Yuan-Da Fan, MD
Gynecologist located in Union Square, San Francisco, CA
An abnormal Pap smear doesn’t necessarily indicate cervical cancer, but it does mean you need some more tests. At his office in the Union Square neighborhood of San Francisco, California, Yuan-Da Fan, MD, provides Pap smears and the testing you need after an abnormal Pap smear. Contact the office by phone or schedule your next Pap smear online today.
Abnormal Pap Smears Q & A
What are Pap smears?
A Pap smear is an extra test that happens during your routine pelvic exams, which happen yearly. Pap smears only happen every few years and usually start at age 21. They check your cervix for cellular changes that indicate conditions like inflammation, human papillomavirus (HPV), precancer, or cancer.
During your Pap smear with Dr. Fan, he takes a sample of cells from your cervix using a swab. You might feel a slight pinch, but the procedure generally isn’t painful. Dr. Fan sends the cell sample to a testing laboratory and waits a few days for the results. He lets you know what they are as soon as he has them and tells you if you need to come in for additional visits.
What are abnormal Pap smears?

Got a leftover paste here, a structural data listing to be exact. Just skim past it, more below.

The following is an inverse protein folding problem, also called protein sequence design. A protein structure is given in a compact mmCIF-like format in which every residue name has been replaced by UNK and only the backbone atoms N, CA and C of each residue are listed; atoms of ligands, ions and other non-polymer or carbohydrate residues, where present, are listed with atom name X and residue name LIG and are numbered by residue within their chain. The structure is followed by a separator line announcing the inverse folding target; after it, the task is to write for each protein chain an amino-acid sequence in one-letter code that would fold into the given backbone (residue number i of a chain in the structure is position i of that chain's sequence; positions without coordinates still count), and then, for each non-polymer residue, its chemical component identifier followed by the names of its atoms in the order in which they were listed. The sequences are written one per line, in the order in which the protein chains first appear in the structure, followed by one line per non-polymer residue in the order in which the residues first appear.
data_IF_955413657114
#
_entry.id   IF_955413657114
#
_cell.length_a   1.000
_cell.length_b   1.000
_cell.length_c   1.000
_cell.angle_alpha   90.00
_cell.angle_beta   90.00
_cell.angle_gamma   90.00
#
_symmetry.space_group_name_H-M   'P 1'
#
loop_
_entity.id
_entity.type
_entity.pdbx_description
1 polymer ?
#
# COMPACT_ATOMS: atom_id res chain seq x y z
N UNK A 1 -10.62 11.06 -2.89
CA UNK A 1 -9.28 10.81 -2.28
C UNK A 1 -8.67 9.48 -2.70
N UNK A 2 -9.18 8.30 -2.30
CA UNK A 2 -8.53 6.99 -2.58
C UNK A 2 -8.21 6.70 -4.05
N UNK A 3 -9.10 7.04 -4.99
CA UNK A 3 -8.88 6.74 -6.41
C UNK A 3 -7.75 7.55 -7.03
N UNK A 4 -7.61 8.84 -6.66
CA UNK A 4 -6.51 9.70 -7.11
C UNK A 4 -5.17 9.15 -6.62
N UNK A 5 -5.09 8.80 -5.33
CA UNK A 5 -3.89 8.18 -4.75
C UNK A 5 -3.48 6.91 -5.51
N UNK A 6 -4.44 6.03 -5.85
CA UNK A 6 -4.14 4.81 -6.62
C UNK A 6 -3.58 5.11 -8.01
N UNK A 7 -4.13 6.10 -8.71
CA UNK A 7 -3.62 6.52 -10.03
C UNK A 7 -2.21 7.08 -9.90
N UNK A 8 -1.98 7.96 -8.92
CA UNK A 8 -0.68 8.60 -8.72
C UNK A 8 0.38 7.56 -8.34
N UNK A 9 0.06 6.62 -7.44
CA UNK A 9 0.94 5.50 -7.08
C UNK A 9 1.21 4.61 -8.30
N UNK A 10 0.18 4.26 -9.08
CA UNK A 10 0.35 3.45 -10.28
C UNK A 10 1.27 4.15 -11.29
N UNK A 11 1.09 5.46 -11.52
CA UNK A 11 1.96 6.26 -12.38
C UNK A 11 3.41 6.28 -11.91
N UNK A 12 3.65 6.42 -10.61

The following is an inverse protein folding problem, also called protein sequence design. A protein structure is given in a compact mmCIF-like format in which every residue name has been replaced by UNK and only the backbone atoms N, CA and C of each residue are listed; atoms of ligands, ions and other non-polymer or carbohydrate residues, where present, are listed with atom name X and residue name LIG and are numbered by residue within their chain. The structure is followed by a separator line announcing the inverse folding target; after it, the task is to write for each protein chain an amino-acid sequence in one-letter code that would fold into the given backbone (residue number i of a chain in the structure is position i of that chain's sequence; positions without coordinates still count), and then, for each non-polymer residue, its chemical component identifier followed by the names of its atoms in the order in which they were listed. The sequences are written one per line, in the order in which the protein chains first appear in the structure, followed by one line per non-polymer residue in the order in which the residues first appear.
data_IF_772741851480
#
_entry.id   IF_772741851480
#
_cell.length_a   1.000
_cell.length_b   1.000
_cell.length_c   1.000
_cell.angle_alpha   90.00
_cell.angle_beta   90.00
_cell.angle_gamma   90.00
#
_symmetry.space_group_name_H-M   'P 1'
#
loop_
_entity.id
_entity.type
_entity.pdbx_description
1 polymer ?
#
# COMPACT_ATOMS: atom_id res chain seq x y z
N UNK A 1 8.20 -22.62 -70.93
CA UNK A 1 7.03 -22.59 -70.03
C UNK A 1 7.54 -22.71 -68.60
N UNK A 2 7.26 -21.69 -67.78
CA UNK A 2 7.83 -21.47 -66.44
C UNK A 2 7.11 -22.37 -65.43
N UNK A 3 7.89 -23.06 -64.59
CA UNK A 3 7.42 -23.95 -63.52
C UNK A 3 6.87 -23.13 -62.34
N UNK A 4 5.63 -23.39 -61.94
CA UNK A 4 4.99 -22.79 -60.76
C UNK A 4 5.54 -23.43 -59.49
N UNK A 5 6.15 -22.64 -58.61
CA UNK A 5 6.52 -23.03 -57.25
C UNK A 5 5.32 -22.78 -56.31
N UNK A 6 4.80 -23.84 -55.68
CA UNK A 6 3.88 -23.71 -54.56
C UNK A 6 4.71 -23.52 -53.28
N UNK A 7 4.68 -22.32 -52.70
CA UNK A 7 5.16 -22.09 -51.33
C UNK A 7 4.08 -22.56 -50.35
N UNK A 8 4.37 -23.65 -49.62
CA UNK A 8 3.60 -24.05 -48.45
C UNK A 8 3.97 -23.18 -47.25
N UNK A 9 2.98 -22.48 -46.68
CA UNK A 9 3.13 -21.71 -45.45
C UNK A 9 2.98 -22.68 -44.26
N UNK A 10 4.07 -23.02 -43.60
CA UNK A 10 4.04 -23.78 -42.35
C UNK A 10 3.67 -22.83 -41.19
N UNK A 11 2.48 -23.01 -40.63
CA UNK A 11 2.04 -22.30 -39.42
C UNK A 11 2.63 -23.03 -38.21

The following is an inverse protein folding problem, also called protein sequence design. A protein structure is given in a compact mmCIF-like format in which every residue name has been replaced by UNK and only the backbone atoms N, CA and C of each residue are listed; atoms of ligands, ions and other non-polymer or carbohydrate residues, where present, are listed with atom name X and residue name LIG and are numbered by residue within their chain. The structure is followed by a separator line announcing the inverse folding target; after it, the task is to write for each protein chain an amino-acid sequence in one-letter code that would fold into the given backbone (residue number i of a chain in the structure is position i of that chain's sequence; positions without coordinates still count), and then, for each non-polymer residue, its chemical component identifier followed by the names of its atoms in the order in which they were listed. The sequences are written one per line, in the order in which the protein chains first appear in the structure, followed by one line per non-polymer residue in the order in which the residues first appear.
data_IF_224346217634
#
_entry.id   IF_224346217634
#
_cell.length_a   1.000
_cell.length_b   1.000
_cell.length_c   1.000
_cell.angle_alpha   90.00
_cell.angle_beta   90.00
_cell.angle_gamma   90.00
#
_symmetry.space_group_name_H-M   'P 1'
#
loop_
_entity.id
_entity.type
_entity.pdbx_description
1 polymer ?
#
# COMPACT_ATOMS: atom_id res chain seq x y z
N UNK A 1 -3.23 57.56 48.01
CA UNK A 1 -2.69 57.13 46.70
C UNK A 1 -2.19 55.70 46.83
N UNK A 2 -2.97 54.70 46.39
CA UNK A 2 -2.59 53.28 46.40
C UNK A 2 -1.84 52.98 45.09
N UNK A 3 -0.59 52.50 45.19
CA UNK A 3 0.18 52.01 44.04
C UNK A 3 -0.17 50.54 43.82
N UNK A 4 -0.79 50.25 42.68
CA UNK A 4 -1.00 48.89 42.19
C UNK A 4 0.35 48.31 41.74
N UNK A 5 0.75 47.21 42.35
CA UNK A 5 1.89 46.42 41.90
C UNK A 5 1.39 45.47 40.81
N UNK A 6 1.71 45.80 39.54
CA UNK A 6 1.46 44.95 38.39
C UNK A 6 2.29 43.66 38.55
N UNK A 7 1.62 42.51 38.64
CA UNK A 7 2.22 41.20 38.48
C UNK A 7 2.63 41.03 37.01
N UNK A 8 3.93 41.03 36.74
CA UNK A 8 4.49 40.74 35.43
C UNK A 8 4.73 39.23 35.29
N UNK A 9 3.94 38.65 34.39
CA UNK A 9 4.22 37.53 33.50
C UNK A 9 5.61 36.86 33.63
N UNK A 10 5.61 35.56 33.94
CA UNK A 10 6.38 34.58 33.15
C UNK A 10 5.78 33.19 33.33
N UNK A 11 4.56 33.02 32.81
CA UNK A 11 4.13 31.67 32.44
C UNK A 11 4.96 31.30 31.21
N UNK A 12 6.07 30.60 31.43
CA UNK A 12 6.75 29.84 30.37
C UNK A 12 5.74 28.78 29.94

An abnormal Pap smear is the result of a Pap smear that has detected cellular changes in the cervix. Normal Pap smears show no cell abnormalities, and you don’t have to make any follow-up visits with Dr. Fan. With an abnormal Pap smear, he’ll want to see you again soon.
What happens after an abnormal Pap smear?
Dr. Fan performs additional tests after your abnormal Pap smear to discover the underlying cause of the cellular changes. The first test is called colposcopy and involves the use of a magnifying lens called a colposcope. Dr. Fan uses the colposcope to get a magnified view of your cervix.
During colposcopy, Dr. Fan places acetic acid on the surface of your cervix. This causes the abnormal cells to turn white so that they’re easier to examine. He might also collect a biopsy, or cell sample, from your cervix during the colposcopy, which needs further testing in a lab.
What are my options for treatment after an abnormal Pap smear?
Once you have the results of your Pap smear, colposcopy, and possible biopsy test, Dr. Fan explains what the abnormal cell changes in your cervix indicate. Treatment, if you need it, depends on the underlying cause. Low-grade changes generally don’t need treatment, but Dr. Fan continues evaluating you for new developments.
For moderate and high-grade cervical cell changes, Dr. Fan might recommend one of these treatments:
Loop electrosurgical excision procedure (LEEP)
After applying a vinegar solution to your cervix using a colposcope for viewing, Dr. Fan uses an electrically charged wire loop to remove tissue layers containing abnormal cells. You get anesthesia injections before your LEEP procedure.
Cold knife conization
During cold knife conization, Dr. Fan cuts cone-shaped pieces of tissue out of your cervix to remove abnormal cells. Pathologists examine the cone-shaped samples and can use them to diagnose cervical conditions.
An abnormal Pap smear isn’t automatically bad news. For your next Pap smear, schedule your appointment by calling the office of Yuan-Da Fan, MD, or booking one online today.